What’s different compared to vanilla Destiny in this respect is that there are some secret missions and unique ways to unlock new gear. The Court of Oryx, for one, is a welcome addition. It tasks you and some friends to using finite runes to summon mini-bosses that have special modifiers. Some require the boss’s shield to be blown up by Cursed Thrall, while another’s shield constantly changes to different damage types. My problem with The Court of Oryx, though, is that it’s limited by the number of runes that you have, which are rare drops. Other secret missions are time sensitive and require you to play on that specific day or you miss out. While I like the idea behind these, life sometimes gets in the way, and you may not be able to log in to complete that specific quest.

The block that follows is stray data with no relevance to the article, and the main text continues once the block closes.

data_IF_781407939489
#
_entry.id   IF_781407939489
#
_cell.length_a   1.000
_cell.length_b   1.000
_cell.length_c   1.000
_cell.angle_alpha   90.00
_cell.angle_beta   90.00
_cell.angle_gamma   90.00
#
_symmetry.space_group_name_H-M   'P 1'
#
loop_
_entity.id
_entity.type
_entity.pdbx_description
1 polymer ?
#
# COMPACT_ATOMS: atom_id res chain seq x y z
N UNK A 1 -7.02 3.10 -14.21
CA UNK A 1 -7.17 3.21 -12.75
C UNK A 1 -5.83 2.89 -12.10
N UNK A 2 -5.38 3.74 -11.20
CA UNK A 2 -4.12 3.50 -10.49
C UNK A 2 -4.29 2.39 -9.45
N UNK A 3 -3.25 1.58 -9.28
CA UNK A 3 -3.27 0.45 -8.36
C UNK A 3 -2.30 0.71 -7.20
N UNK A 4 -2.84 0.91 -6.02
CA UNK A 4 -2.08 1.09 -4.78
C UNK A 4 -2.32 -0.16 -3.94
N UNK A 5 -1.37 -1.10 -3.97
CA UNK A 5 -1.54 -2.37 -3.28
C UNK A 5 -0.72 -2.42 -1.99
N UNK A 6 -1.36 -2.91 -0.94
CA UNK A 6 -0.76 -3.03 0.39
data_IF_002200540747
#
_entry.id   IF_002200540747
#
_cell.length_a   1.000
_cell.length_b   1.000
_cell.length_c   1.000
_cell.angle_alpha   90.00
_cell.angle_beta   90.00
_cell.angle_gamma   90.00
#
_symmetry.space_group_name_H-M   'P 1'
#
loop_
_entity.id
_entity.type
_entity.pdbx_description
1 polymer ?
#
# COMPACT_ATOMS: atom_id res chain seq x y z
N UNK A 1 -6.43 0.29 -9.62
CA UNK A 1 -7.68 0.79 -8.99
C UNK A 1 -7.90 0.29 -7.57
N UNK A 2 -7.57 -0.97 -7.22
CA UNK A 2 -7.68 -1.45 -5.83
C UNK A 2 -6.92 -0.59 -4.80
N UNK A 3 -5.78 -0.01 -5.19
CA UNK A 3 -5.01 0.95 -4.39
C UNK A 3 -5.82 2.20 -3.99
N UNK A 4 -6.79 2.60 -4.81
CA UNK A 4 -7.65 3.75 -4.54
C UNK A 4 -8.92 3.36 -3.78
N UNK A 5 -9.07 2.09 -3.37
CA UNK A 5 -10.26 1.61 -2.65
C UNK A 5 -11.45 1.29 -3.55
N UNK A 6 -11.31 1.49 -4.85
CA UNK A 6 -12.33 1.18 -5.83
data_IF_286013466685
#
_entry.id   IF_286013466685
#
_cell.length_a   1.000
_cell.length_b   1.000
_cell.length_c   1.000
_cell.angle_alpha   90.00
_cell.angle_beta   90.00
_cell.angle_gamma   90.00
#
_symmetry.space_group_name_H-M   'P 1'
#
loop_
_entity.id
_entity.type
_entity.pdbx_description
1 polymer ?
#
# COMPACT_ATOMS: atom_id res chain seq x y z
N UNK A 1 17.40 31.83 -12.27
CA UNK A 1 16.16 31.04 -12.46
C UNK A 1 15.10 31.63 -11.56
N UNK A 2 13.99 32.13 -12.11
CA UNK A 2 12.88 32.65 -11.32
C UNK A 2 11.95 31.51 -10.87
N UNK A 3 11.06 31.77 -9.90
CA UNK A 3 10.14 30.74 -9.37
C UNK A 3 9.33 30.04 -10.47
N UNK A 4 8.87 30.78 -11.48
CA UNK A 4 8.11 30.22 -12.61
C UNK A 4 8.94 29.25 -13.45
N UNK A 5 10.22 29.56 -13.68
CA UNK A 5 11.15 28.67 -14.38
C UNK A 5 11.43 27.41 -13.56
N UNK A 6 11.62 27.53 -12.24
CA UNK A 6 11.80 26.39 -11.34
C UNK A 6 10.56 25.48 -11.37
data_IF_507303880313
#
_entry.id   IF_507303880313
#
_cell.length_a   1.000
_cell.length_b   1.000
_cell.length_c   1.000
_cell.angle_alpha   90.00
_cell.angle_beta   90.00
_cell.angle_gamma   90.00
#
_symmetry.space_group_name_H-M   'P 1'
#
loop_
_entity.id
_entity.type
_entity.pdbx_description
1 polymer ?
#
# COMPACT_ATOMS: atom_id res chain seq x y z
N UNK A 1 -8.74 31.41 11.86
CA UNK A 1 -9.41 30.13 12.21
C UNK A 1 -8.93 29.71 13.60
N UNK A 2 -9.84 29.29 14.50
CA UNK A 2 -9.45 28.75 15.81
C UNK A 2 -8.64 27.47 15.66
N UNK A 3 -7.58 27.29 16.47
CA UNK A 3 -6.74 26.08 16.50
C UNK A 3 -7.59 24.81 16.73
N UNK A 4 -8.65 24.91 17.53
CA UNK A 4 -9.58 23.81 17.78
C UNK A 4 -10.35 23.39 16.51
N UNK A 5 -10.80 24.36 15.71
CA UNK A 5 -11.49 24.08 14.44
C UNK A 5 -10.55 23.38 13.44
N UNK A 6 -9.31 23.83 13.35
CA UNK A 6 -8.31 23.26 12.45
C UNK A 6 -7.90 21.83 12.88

Most of the new activities and missions in The Taken King require you to be in a fire team in order to complete them. This further compounds the continuous problem that Destiny still doesn’t have any way for you to find people with whom to play. If I want to do a raid, I have to go to third-party avenues to find people, and because they’re third-party, the whole process isn’t smooth. There are multiple missions in my quest log that I simply can’t do because sometimes not enough of my friends that play are on or it’s hard to find a time on which we can all agree. There needs to be some way for me to link up with random players to do some of these activities. Bungie’s stubbornness on this subject is getting increasingly ridiculous.

Despite much of my negativity in this article, I have enjoyed the majority of my time back in Destiny. The Taken King has given a wealth of new interesting content to complete with new character classes and a much better leveling progression to the endgame. It’s a shame that all of this new stuff has effectively gutted a significant chunk of content that was a lot of fun to play. We’re still only a year into what is supposedly a 10-year-long franchise, so there is still much to be learned. As it is, The Taken King is a great first step in the right direction, and I look forward to seeing how Destiny will continue to change over the years.